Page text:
WP Diamonds employs GIA trained gemologists and use their standards in grading as this laboratory is universally acknowledged as the gold standard in the industry. There can be substantial differences between GIA grading reports and those of other laboratories and local jewelers. In a recent study by WP Diamonds involving 220 evaluations, we found that jeweler’s appraisals graded an average of 1.3 clarity grades and 1.9 color grades higher than the GIA trained gemologists would have determined. Rapaport also investigated the differences in quality of grading in their 2013 study. They found similar inconstancies between various laboratories grading the same diamond and ranked the GIA as “the strictest of the labs. It’s because of this that we are able to offer a premium on items with a GIA certificate, as we trust the accuracy of their reports. There is no other gemological laboratory in the world that do as thorough or extensive of a job when grading stones. Just another one of the many reasons they have set the benchmark in their field.

Learning to grade diamonds and gemstones is one of the most challenging but rewarding skills to learn. At WP Diamonds, we have some of the most highly trained staff with decades of experience. I myself received a Graduate Gemologist diploma from the GIA in 2010 and have been grading diamonds and gemstones ever since.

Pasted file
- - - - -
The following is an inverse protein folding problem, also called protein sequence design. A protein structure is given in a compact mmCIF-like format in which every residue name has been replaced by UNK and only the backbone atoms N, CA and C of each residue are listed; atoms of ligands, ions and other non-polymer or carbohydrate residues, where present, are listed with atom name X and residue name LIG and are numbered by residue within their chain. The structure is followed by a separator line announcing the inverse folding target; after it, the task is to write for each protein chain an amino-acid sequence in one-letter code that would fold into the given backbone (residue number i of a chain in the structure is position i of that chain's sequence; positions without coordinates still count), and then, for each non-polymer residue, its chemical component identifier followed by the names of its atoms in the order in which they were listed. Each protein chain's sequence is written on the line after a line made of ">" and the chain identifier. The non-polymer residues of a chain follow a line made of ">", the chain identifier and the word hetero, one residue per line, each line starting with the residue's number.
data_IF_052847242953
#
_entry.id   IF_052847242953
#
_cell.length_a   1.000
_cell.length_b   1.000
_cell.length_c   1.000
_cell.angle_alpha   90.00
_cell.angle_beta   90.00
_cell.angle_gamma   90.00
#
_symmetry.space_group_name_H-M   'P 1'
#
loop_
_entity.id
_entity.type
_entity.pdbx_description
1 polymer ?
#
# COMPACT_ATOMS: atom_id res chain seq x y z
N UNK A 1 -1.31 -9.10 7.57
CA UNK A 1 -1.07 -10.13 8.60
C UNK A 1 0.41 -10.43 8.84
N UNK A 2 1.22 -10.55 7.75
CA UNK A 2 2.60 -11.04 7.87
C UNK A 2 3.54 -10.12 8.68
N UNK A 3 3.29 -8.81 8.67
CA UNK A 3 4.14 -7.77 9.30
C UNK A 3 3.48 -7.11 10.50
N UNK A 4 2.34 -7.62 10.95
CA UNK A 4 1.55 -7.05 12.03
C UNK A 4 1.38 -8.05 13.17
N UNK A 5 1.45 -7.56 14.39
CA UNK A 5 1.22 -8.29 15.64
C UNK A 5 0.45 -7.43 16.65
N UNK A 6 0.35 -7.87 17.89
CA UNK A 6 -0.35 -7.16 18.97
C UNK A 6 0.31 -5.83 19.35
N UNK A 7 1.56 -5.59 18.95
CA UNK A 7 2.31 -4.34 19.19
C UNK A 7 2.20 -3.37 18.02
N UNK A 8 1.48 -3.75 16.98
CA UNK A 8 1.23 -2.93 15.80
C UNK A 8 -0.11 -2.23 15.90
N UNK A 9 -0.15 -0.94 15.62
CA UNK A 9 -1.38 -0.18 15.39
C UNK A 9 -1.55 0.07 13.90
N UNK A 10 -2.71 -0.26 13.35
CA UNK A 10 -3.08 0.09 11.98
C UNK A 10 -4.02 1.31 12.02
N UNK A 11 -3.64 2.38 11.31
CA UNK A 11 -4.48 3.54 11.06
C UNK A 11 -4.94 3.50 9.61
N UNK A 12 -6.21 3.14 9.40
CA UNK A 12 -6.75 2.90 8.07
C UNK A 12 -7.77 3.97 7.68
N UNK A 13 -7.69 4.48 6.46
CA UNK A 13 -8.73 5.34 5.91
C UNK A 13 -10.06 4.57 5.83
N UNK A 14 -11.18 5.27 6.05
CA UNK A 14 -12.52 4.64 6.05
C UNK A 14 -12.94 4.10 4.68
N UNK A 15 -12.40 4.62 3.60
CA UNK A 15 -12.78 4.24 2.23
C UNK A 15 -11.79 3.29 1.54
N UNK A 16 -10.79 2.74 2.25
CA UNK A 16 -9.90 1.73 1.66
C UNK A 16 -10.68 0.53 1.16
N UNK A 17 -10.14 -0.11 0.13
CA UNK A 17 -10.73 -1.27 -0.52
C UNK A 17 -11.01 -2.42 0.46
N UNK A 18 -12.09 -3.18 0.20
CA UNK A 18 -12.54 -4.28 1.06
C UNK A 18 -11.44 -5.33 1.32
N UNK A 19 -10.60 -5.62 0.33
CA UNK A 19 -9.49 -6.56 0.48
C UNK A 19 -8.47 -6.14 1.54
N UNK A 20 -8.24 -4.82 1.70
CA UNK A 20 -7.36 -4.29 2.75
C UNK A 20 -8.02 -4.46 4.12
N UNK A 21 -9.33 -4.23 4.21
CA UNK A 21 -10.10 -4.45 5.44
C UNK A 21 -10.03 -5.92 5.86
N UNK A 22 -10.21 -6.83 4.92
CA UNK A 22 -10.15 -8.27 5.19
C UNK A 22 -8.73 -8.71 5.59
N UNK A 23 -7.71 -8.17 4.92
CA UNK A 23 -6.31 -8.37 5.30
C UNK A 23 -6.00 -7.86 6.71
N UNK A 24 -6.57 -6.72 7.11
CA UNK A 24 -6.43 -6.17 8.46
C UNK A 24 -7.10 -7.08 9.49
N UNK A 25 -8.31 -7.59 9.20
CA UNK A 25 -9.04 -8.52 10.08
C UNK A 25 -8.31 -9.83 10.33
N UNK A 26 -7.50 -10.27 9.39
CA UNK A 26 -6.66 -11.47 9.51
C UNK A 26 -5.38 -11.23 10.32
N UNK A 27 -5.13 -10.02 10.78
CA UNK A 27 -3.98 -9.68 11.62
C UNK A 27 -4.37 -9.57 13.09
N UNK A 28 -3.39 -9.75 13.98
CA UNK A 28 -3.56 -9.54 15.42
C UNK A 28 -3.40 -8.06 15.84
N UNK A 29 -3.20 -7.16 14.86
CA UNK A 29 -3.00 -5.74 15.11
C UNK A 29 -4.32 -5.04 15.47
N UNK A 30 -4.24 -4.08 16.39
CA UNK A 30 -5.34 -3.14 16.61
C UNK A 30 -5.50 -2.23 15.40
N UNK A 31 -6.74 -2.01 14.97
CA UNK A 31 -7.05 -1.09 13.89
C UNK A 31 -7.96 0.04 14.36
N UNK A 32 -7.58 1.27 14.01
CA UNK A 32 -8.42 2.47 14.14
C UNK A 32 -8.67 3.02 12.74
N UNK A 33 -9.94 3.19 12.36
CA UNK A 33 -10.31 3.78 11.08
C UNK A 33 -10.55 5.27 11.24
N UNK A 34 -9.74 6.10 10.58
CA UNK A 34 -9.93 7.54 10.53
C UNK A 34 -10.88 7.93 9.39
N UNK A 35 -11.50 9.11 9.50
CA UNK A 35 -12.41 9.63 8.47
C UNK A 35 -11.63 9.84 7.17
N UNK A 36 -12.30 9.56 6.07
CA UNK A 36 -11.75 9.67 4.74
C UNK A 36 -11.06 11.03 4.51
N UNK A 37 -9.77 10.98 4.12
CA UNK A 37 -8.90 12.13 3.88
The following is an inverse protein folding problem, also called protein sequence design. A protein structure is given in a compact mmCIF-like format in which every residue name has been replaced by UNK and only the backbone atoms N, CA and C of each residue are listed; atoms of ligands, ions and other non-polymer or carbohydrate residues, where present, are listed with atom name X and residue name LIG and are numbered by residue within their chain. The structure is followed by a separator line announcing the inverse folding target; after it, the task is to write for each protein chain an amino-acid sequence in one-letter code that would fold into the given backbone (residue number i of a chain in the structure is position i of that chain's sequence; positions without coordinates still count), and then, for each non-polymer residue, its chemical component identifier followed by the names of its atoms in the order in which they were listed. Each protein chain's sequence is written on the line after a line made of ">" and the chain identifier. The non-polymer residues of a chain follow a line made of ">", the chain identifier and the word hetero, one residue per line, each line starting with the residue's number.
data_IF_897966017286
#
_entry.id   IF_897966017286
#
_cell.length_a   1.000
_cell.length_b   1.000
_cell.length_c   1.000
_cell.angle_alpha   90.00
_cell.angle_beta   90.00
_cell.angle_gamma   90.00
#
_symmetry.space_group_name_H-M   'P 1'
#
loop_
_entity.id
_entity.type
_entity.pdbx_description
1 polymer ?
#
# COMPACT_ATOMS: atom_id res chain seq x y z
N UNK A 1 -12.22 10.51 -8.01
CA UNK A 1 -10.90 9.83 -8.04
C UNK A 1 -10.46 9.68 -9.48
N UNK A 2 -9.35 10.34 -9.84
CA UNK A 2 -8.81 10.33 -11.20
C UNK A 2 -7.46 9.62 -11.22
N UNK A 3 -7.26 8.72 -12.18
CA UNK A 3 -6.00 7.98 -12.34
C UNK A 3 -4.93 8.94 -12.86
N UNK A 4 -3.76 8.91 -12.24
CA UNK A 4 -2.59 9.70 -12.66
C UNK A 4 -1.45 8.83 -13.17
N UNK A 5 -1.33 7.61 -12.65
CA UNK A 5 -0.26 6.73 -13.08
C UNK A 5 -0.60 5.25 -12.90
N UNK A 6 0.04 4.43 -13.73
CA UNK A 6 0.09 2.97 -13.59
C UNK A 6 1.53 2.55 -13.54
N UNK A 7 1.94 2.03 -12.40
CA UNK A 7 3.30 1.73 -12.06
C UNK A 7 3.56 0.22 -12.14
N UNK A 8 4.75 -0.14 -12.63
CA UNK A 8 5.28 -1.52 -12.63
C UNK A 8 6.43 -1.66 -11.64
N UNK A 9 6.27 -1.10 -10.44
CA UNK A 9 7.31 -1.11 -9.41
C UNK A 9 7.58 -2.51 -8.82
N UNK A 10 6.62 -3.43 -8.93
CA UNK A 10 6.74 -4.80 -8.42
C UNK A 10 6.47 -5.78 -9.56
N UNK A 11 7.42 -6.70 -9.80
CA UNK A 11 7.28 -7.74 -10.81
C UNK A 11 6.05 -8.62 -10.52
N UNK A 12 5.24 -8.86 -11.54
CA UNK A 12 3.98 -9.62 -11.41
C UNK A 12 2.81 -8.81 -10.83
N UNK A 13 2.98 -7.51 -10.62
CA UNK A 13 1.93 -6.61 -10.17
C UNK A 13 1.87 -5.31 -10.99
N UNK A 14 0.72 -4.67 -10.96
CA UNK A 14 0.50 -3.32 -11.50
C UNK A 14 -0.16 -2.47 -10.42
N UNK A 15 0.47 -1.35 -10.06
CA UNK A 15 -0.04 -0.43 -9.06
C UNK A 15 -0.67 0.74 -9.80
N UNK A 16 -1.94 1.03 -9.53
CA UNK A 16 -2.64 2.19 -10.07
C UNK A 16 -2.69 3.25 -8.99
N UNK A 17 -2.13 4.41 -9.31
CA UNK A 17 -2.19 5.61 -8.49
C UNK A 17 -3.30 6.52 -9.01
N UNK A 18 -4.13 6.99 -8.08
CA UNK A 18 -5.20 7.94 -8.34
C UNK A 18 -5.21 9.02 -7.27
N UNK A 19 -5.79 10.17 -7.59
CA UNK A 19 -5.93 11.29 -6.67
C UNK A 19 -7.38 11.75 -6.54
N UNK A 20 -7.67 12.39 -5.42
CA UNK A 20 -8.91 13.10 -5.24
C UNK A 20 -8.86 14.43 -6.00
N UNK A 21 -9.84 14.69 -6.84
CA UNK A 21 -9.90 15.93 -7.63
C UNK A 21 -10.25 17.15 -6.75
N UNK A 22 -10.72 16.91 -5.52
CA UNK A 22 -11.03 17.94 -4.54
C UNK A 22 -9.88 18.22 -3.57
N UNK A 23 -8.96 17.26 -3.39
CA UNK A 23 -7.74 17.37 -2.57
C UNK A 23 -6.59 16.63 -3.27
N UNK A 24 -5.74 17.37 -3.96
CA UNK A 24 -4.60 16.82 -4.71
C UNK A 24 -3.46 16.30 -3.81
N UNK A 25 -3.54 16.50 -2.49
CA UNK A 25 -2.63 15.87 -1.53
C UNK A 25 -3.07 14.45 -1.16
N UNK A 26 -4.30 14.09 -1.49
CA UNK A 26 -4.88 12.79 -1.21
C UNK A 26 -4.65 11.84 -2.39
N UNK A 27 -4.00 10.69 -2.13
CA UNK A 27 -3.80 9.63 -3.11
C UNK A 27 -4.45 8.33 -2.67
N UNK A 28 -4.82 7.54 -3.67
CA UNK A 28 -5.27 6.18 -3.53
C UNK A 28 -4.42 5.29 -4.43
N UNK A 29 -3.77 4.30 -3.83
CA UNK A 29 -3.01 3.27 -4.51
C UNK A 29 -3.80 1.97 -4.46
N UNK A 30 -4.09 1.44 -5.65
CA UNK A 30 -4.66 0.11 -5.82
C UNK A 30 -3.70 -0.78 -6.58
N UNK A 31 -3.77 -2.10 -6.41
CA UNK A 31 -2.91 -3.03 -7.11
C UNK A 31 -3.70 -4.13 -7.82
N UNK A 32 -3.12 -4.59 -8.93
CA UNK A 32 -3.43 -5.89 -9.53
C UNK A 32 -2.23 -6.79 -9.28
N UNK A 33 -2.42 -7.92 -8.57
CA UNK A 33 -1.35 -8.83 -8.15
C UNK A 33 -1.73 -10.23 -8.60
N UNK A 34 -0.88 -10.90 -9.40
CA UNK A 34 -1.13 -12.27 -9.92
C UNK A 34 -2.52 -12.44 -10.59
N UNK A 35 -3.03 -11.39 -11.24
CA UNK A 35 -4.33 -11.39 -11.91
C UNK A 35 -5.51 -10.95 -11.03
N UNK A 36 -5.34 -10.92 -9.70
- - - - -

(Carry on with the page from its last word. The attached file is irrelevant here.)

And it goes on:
Our Offices

New York

535 5th Avenue, 11th Floor,
New York, New York
10017, USA

London

Berkeley Square House
Berkeley Square, Mayfair
London, W1J 6BD, UK

Birmingham

212 JQ Modern
120 Vyse Street, Hockley
Birmingham, B18 6NF, UK

Hong Kong

6 Duddell Street,
Suite 604
Central, Hong Kong

Tokyo

N&E BLD., 5th Floor
1-12-4 Ginza, Chuo-ku
Tokyo 104-0061, Japan

535 5th Avenue, 11th Floor,
New York, New York
10017, USA

Berkeley Square House
Berkeley Square, Mayfair
London, W1J 6BD, UK

212 JQ Modern
120 Vyse Street, Hockley
Birmingham, B18 6NF, UK

6 Duddell Street,
Suite 604
Central, Hong Kong

N&E BLD., 5th Floor
1-12-4 Ginza, Chuo-ku
Tokyo 104-0061, Japan